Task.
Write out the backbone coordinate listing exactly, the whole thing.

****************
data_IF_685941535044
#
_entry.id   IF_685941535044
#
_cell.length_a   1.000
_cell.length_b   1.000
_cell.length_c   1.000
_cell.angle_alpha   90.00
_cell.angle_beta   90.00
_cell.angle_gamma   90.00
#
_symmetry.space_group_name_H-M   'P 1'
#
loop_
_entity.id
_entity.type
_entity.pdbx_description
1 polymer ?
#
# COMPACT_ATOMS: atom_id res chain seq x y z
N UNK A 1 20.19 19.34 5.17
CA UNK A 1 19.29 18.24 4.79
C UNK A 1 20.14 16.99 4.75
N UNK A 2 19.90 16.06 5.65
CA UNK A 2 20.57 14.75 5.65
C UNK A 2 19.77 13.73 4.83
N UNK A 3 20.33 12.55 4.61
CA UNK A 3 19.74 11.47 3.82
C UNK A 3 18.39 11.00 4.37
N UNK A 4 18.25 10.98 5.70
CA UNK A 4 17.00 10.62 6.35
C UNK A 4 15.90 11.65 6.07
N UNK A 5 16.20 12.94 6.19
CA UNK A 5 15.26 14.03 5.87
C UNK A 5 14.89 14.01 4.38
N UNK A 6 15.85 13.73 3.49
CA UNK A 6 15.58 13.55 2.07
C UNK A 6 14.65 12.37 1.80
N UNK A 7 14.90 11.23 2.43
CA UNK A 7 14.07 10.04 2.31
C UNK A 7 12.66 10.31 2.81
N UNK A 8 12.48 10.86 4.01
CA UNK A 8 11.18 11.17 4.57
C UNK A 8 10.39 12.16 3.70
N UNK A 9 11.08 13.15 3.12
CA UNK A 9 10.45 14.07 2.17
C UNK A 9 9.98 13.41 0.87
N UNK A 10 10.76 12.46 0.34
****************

data_IF_685941535044
#
_entry.id   IF_685941535044
#
_cell.length_a   1.000
_cell.length_b   1.000
_cell.length_c   1.000
_cell.angle_alpha   90.00
_cell.angle_beta   90.00
_cell.angle_gamma   90.00
#
_symmetry.space_group_name_H-M   'P 1'
#
loop_
_entity.id
_entity.type
_entity.pdbx_description
1 polymer ?
#
# COMPACT_ATOMS: atom_id res chain seq x y z
N UNK A 1 20.19 19.34 5.17
CA UNK A 1 19.29 18.24 4.79
C UNK A 1 20.14 16.99 4.75
N UNK A 2 19.90 16.06 5.65
CA UNK A 2 20.57 14.75 5.65
C UNK A 2 19.77 13.73 4.83
N UNK A 3 20.33 12.55 4.61
CA UNK A 3 19.74 11.47 3.82
C UNK A 3 18.39 11.00 4.37
N UNK A 4 18.25 10.98 5.70
CA UNK A 4 17.00 10.62 6.35
C UNK A 4 15.90 11.65 6.07
N UNK A 5 16.20 12.94 6.19
CA UNK A 5 15.26 14.03 5.87
C UNK A 5 14.89 14.01 4.38
N UNK A 6 15.85 13.73 3.49
CA UNK A 6 15.58 13.55 2.07
C UNK A 6 14.65 12.37 1.80
N UNK A 7 14.90 11.23 2.43
CA UNK A 7 14.07 10.04 2.31
C UNK A 7 12.66 10.31 2.81
N UNK A 8 12.48 10.86 4.01
CA UNK A 8 11.18 11.17 4.57
C UNK A 8 10.39 12.16 3.70
N UNK A 9 11.08 13.15 3.12
CA UNK A 9 10.45 14.07 2.17
C UNK A 9 9.98 13.41 0.87
N UNK A 10 10.76 12.46 0.34